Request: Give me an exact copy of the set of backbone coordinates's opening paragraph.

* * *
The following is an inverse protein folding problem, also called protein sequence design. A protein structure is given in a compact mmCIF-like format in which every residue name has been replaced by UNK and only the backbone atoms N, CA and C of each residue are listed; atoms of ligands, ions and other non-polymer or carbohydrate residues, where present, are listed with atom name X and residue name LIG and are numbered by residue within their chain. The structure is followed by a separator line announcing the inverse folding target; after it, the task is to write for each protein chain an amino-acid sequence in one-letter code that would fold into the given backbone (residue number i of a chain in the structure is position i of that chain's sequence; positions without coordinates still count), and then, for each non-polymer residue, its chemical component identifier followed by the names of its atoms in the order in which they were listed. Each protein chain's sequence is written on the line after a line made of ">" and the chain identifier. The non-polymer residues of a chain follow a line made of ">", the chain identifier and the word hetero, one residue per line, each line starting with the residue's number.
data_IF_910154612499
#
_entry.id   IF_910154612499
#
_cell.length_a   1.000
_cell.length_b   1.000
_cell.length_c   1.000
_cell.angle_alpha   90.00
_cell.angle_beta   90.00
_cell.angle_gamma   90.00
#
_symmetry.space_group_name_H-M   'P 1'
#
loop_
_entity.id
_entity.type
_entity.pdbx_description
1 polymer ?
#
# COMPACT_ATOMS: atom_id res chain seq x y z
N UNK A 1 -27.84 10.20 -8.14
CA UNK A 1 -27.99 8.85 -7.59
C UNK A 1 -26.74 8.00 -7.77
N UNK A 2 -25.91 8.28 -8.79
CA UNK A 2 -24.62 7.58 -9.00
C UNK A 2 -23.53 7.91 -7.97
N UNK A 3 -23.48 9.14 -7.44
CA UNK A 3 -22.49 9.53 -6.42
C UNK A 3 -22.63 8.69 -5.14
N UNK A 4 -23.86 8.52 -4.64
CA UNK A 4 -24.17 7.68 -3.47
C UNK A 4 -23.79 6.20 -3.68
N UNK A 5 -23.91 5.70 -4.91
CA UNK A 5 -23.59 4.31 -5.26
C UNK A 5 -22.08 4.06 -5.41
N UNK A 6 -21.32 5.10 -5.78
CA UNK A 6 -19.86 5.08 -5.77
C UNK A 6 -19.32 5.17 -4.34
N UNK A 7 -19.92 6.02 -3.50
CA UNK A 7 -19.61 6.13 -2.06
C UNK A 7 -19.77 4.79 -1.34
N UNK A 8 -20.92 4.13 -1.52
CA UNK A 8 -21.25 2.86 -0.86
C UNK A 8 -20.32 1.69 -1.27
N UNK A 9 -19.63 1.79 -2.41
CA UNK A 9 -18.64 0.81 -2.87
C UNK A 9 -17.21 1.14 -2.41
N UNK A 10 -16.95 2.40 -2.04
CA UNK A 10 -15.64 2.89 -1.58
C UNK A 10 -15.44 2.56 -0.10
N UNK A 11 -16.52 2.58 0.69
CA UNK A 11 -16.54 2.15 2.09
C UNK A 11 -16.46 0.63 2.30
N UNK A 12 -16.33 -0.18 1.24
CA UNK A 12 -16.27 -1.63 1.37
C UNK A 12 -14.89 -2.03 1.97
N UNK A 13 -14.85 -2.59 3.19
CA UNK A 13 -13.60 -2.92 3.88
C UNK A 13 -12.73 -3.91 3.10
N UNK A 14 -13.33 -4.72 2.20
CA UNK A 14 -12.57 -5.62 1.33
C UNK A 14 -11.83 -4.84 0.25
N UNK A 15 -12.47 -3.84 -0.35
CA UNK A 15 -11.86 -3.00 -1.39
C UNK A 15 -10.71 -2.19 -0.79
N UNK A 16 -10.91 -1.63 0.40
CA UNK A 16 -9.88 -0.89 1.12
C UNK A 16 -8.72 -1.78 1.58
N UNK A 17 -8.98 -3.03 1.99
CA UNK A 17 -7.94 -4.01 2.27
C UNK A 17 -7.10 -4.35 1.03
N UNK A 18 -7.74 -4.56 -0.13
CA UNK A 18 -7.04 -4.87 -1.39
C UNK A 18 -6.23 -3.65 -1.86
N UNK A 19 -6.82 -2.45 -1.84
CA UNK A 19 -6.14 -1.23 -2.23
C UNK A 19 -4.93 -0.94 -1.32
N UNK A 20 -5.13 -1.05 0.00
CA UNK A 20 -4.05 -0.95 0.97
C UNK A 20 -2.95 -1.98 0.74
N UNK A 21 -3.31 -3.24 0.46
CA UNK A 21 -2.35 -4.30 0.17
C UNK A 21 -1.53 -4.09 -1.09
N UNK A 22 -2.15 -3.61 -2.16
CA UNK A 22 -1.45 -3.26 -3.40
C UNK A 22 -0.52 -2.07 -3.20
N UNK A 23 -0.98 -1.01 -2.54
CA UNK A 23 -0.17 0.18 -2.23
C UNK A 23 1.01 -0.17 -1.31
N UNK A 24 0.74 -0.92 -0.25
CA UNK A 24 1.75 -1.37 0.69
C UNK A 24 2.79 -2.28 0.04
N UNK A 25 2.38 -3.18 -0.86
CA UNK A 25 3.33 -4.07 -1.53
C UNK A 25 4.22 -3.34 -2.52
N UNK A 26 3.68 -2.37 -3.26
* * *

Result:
The following is an inverse protein folding problem, also called protein sequence design. A protein structure is given in a compact mmCIF-like format in which every residue name has been replaced by UNK and only the backbone atoms N, CA and C of each residue are listed; atoms of ligands, ions and other non-polymer or carbohydrate residues, where present, are listed with atom name X and residue name LIG and are numbered by residue within their chain. The structure is followed by a separator line announcing the inverse folding target; after it, the task is to write for each protein chain an amino-acid sequence in one-letter code that would fold into the given backbone (residue number i of a chain in the structure is position i of that chain's sequence; positions without coordinates still count), and then, for each non-polymer residue, its chemical component identifier followed by the names of its atoms in the order in which they were listed. Each protein chain's sequence is written on the line after a line made of ">" and the chain identifier. The non-polymer residues of a chain follow a line made of ">", the chain identifier and the word hetero, one residue per line, each line starting with the residue's number.